Hydration, Hydration, Hydration
- We need more water
- Divide your weight in half to figure out how many ounces you need
- Calibrate your glasses at home to figure out how much water you would get if you drank a full glass
- Consult your doctor if you have heart conditions like congestive heart failure. You may have a water limit.
We cannot say it enough. Hydration is essential to optimize health. We need more water. Plain and simple.
Why? Our bodies are 60-70% water, on average. Our organs are up to 80% water by weight. At the organ level, increased fluids helps maintain blood flow throughout the body. It is important for the perfusion of organs – or the passage of blood/fluids through organs to keep them healthy. Adequate water prevents the heart from overworking. Water allows for good filtration via kidney and liver.
On a biochemical level, many biochemical reactions work more efficiently in low viscosity settings. This means they need more water around them to work best.
Under normal conditions, a person on average loses 2 to 3 liters of fluid a day. This does not count exercise or illness like vomiting or diarrhea.
How? A good rule of thumb for how much water to drink is to first get an accurate picture of how much you weigh. No fibbing. Take that number and divide it in half. This is the number of ounces you should drink throughout the day. Multiply that number by 30 to figure out how many ml of water you should get Here’s an example:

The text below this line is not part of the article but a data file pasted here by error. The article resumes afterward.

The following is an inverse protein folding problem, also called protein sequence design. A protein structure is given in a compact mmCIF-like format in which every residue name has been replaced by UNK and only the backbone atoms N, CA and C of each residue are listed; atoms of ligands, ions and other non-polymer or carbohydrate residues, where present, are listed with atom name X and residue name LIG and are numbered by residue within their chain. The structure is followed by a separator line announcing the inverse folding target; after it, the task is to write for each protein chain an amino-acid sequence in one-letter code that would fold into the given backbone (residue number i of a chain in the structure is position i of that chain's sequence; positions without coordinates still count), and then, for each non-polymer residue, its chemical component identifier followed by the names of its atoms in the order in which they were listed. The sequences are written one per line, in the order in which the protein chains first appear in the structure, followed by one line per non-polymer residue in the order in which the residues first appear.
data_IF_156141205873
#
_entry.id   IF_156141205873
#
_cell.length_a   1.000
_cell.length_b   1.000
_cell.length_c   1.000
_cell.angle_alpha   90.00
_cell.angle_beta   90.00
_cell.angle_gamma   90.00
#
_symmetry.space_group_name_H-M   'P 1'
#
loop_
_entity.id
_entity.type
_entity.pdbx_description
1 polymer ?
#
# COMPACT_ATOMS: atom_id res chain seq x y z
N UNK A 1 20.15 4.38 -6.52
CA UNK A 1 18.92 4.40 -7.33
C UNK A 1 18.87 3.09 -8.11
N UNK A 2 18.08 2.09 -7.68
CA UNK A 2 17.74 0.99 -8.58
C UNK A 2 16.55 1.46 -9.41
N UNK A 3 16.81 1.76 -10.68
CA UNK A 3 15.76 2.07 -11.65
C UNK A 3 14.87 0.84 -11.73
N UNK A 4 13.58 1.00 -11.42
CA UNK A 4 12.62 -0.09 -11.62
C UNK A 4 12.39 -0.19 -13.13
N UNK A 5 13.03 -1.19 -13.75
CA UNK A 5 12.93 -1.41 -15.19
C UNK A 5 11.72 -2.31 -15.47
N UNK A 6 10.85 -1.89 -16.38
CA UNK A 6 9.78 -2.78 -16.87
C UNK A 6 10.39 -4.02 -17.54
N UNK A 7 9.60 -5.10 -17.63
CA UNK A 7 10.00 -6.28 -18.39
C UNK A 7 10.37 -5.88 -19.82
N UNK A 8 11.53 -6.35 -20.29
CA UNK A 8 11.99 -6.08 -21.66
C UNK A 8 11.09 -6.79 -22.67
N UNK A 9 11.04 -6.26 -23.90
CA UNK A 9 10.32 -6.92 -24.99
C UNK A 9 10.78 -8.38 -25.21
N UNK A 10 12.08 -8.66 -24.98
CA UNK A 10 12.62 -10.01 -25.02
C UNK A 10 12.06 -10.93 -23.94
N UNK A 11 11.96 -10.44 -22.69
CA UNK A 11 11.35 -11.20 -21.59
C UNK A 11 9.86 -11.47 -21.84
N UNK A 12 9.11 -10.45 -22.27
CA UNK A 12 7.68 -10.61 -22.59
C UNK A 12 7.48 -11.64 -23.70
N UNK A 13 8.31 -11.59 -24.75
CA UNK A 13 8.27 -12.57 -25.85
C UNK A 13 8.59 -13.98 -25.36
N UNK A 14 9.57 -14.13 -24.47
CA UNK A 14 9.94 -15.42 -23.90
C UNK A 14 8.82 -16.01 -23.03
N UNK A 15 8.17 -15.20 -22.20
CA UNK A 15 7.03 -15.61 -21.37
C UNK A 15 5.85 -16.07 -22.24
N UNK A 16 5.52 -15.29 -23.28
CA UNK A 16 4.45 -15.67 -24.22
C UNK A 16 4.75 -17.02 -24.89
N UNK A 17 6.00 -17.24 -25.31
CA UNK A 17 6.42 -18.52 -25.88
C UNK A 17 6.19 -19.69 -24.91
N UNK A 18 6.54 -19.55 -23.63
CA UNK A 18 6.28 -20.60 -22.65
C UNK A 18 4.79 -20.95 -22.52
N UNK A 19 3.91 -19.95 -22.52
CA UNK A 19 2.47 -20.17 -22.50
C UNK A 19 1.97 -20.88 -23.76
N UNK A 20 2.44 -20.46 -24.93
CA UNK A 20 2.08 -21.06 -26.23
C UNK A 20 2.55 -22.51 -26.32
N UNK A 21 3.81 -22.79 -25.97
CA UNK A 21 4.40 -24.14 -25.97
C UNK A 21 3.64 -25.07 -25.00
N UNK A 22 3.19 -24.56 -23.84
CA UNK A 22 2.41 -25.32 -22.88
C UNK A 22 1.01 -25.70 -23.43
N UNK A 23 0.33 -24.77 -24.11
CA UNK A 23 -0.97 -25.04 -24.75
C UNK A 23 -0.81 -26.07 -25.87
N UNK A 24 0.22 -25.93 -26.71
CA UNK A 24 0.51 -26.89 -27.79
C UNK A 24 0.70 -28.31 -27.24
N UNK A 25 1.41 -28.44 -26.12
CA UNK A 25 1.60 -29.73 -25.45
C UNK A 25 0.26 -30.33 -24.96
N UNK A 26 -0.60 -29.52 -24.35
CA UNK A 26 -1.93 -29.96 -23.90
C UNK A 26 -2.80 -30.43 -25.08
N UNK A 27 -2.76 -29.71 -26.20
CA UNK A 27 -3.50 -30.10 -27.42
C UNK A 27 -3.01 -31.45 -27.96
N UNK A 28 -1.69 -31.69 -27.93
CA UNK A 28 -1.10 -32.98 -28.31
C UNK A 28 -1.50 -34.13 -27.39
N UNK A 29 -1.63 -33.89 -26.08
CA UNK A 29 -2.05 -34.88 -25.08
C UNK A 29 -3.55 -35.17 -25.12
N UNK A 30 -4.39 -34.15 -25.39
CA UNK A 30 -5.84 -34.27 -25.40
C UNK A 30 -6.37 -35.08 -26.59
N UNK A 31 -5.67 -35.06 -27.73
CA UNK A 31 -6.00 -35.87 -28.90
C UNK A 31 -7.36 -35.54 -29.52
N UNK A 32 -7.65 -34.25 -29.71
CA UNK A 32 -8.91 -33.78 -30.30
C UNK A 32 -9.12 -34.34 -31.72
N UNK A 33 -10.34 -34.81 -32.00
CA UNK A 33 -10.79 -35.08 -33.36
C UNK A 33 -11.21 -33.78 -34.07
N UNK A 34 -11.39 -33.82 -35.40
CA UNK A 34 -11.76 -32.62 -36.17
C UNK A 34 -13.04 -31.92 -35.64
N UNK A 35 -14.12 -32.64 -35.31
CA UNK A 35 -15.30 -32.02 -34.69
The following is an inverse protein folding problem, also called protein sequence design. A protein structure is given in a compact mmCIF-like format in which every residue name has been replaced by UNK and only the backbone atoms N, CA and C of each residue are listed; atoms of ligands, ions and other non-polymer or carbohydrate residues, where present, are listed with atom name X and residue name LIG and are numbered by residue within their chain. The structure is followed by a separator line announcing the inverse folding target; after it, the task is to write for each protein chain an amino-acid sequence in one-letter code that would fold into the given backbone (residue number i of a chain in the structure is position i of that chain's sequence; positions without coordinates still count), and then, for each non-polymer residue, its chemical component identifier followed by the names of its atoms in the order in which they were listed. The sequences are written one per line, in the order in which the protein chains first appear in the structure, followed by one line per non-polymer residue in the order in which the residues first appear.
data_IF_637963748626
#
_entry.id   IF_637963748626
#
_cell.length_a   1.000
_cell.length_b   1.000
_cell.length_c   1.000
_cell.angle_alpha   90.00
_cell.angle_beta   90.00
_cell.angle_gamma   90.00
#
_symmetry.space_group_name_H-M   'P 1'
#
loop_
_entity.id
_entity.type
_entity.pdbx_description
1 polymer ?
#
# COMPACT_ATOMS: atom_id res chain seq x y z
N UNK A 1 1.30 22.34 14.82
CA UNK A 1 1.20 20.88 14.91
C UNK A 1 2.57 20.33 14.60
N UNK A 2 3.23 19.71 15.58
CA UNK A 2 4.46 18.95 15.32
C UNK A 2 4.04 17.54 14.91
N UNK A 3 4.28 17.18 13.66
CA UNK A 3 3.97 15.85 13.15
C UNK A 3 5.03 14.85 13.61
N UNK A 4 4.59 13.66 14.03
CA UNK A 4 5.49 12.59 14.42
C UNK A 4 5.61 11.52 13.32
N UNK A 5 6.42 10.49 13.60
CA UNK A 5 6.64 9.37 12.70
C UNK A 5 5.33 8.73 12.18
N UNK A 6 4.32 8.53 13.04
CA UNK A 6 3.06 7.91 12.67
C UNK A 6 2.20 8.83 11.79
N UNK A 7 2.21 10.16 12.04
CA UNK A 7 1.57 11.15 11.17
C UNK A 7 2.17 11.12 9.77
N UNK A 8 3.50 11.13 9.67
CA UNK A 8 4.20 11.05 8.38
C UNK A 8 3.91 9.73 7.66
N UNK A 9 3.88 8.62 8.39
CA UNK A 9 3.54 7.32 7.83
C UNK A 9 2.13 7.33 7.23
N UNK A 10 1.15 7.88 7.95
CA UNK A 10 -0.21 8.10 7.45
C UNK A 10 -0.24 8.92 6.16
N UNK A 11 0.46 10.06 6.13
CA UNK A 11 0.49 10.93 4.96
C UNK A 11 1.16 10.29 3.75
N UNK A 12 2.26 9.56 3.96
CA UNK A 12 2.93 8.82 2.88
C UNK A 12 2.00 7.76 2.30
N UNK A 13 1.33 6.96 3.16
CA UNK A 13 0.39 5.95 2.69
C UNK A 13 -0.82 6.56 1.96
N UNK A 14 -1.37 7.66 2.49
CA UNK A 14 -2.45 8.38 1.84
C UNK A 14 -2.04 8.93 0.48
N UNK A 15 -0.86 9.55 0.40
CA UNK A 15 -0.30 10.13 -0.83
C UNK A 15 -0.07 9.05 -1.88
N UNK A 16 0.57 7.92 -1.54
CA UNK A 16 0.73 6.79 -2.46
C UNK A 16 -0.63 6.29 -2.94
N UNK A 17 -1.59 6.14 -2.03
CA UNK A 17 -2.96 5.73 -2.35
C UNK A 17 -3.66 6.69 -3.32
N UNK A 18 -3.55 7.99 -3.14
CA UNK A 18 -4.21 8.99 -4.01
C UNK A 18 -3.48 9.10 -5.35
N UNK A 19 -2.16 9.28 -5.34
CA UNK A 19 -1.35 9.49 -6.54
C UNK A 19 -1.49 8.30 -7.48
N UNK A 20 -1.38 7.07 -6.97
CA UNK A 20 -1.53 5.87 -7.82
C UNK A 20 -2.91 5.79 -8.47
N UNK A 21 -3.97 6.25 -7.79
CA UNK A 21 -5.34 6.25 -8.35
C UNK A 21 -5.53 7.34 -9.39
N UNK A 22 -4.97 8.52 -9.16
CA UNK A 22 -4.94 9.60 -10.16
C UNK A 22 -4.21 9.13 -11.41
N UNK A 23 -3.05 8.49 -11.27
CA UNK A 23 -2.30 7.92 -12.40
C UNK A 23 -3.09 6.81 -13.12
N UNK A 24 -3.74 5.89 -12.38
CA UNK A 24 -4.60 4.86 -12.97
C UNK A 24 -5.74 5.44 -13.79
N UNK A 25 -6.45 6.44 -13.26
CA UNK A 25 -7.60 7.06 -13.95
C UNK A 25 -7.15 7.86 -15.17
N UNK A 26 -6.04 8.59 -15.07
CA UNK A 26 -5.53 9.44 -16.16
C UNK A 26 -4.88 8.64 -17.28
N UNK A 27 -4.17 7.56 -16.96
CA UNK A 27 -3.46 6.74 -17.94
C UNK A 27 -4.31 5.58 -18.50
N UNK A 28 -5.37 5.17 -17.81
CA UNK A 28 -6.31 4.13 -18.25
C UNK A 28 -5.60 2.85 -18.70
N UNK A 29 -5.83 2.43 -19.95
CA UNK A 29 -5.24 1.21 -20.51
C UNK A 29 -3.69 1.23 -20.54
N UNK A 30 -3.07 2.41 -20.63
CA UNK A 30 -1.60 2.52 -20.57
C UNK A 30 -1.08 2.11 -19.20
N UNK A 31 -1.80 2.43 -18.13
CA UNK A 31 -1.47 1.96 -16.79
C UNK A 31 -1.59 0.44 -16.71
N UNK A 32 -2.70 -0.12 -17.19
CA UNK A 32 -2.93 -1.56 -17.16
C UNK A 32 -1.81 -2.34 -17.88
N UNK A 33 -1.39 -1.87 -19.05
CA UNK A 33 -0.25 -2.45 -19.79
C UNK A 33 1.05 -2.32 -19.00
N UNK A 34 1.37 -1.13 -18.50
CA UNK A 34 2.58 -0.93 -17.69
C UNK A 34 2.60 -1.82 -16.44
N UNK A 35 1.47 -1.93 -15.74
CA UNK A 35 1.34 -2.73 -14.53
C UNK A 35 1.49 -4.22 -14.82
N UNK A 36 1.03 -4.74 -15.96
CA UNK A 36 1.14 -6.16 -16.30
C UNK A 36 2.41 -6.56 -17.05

Bob weighs 200 pounds. Half of 200 is 100. Bob should drink 100 ounces of water a day. This is 3 liters (3000 ml) of water a day.
Most water bottles are 12 ounces. Bob would drink about 8 water bottles a day to stay adequately hydrated.
What we recommend is calibrating your drinking glasses at home. For example, if you drink from tall glasses and short glasses, fill one with tap water. Take that and pour it into a measuring cup and write down how many ounces or ml are in there. From there you can calculate how many glasses you would need a day. Here is a link to a calculator to convert ounces to ml.
Caffeinated beverages knock you back. Another rule of thumb to follow: if you drink a caffeinated beverage, you should drink 8-12 ounces of ADDITIONAL fluid a day. Caffeine can cause dehydration. Avoid it when you can. Make up for it if you do drink them.
Some patients, especially those with congestive heart failure or kidney disease, may be on a limited water diet. Normally, that number is 2 liters or about 8 eight ounce glasses of water a day. Patients should still strive to get as close as possible to that limit, especially if they are on medicines like diuretics that can cause dehydration if used incorrectly.
As always, consult your doctor or our expert staff to help determine how to optimize your hydration.
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